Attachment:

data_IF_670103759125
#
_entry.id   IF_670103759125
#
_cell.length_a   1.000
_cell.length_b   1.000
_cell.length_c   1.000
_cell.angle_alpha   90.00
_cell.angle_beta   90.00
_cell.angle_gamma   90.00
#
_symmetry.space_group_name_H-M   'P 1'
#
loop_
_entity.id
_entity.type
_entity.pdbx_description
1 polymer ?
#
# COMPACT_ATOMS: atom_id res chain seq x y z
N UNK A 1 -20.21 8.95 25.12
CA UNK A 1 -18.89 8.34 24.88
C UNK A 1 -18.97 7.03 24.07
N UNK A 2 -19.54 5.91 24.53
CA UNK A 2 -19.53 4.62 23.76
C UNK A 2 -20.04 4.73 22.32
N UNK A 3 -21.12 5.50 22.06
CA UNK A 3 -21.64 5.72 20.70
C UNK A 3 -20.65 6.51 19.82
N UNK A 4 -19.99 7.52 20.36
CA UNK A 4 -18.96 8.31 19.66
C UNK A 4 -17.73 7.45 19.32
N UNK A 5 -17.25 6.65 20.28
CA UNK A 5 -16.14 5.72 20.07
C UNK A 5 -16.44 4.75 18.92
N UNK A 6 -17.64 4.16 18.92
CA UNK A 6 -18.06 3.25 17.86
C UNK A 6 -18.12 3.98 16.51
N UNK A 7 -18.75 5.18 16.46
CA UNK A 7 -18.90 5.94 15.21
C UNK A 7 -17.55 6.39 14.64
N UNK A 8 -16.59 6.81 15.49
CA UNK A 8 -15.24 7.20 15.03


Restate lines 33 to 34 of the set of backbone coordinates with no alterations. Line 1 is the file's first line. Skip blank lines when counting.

N UNK A 5 -17.25 6.65 20.28
CA UNK A 5 -16.14 5.72 20.07